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Item - Viking Raiders

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Series: Choose Your Own Adventure (1979-1998) — no. 128
Translated Into: Vikingi - zavoevately [Викинги — завоеватели] (Russian)
Author: Packard, Edward
Illustrators: Kukalis, Romas (cover)
Wing, Ron (interior)
Date: 1992
Jordashebasics's Thoughts:

I had no particular expectations of this book. The title seemed straightforward. Packard is a capable writer, and rarely jumps off the rails.

Unfortunately, that's exactly what's wrong with this book. It's straightforward, the writing is decent, and it doesn't do anything especially interesting. Despite the normal narrative tools, it still feels like a story that's being narrated. The choices don't feel like they matter, which might be because of the beginning of the story.

It's a long opening. Here's the summary:

You are a slave. After your owner says he plans on going on a big expedition, you decide you want to leave. With some encouragement and instruction, you escape. Then you run into a group of hunters. They don't like your former owner, and you join them. You're all free, you work together, and live in harmony for awhile. Then another tough guy raids your village, and you are taken as a slave, again.

You learn to build ships. You get to be very good at the work. You get your freedom, and then you get your first choice.

The book just treads water for a long time, and being a slave isn't conducive to making choices.

But I can't exactly fault the book. The writing is decent, there aren't issues with continuity, but it's just not interesting.

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yangkymyin's Thoughts:

Overall I liked Viking Raiders for the purpose of introductory information on the culture, but I feel it did have a few faults as a gamebook as well.

I liked the characters well enough for what they were, thanks to good writing by Mr. Packard himself, and drawings by one of my personal favorite CYOA illustrators, Ron Wing. I'm a girly-girl who loved his work in The Magic of the Unicorn, and an animal-lover who was fascinated with his work in You Are a Shark, so I liked this book alone because I am a fan of his art. But, as for Mr. Packard's part, the story... Well, as I said, Mr. Packard writes well, describes scenery well, and writes a story worth reading in a mostly realistic way to describe the actual culture in an informative way, but also adds a couple mystic elements to describe their gods and beliefs too... The book is simply well written.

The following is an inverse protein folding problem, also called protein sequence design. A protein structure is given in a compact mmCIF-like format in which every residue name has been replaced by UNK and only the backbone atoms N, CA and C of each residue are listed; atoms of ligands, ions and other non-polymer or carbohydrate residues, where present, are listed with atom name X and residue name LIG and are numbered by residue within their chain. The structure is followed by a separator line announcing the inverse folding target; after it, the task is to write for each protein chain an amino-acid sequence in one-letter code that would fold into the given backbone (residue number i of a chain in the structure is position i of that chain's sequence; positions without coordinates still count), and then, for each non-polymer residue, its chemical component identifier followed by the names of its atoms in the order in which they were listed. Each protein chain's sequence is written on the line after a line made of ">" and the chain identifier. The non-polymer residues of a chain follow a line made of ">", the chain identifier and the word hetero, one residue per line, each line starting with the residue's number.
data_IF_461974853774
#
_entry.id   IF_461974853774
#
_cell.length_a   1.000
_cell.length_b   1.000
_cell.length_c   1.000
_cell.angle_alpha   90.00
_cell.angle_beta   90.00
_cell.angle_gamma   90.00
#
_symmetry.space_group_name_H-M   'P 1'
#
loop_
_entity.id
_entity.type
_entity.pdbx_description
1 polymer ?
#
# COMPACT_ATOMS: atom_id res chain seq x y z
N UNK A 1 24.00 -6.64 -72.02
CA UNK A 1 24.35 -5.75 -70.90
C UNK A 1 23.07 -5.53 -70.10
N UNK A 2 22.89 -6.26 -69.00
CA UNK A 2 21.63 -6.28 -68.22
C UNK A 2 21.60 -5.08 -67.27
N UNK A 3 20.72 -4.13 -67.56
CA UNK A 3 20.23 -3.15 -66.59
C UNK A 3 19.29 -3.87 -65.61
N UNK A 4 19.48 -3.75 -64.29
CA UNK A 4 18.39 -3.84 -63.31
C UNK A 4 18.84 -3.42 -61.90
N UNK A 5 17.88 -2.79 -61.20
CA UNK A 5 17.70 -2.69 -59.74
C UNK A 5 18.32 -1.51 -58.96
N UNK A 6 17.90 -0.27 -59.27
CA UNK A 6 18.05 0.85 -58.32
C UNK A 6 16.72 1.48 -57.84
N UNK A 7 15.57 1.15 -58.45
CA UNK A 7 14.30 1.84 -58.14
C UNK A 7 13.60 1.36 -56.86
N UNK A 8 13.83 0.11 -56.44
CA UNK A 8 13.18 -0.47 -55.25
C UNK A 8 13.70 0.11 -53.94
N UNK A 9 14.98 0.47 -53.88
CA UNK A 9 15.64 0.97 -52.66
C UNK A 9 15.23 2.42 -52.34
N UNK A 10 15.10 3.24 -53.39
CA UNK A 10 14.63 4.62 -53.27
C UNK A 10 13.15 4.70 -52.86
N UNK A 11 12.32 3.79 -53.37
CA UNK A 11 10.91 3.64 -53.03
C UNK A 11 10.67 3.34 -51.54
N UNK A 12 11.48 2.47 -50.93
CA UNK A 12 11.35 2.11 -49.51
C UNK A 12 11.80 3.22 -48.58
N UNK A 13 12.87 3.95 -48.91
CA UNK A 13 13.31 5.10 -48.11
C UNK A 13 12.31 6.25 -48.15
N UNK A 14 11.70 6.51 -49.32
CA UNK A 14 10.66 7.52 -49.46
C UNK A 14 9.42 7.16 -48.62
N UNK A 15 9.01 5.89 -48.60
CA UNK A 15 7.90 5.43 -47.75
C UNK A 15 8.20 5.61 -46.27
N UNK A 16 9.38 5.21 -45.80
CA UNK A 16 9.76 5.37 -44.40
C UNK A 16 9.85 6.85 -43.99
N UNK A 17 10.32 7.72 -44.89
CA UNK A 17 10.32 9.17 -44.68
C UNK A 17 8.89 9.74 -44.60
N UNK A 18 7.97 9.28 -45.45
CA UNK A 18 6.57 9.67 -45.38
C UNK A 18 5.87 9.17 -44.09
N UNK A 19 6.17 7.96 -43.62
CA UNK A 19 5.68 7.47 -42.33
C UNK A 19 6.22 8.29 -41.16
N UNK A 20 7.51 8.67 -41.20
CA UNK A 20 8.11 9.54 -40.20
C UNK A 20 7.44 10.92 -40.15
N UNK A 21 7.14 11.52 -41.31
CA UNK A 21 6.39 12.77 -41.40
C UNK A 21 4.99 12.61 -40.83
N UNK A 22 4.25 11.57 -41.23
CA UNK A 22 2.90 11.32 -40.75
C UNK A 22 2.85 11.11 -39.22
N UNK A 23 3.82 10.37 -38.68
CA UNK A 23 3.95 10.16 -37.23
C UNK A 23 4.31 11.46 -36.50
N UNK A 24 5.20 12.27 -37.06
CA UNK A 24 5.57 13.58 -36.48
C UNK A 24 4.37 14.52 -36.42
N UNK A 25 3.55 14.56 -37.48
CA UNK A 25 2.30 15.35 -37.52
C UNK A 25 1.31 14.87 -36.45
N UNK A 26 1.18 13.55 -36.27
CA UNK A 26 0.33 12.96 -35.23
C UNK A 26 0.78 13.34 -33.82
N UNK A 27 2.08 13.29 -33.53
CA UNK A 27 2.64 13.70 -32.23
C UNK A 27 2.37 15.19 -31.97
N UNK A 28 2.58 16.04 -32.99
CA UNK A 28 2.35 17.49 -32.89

But, just to start with the faults, the book tends to be page-flippy, and there are places were you feel you should have had more choice. The beginning is where it is most irritating. He explains at the beginning that you are a slave, and you're going to try and run away. Okay. Then on your getaway you get caught by another slave master, and there was no real choices in between that over a span of about a dozen pages, it seemed just to fill up space, and that kind of irritated me for one particular reason. I like being able to get that ending in a book where you get some amazing treasure, or save the world, or some other kind of jackpot. There's a few ways to get a pretty good or noble ending in this story, but the only point where you could have made some serious moo-lah, a point where you get trapped in this 'pond connected to the ocean by an underground river,' and there's a trapped ship of an old Viking chieftain who was buried at sea with a bunch of gold coins, it ends with a 'you don't know whether you lived or died but it could have been either' kind of ending, which bummed me out, and made me wish he'd used the space getting captured a second time for an ending where you got that gold! I mean, there's another ending where you can get a pretty expensive-looking necklace, but you promise to never part with it, so realistically you're still more or less a poor peasant and that necklace is probably gonna get jacked by some other pillaging Viking raider you meet sooner rather than later. XD

Still, overall I liked the book, and if you're curious about Vikings, it's got the basics.

More reviews by yangkymyin

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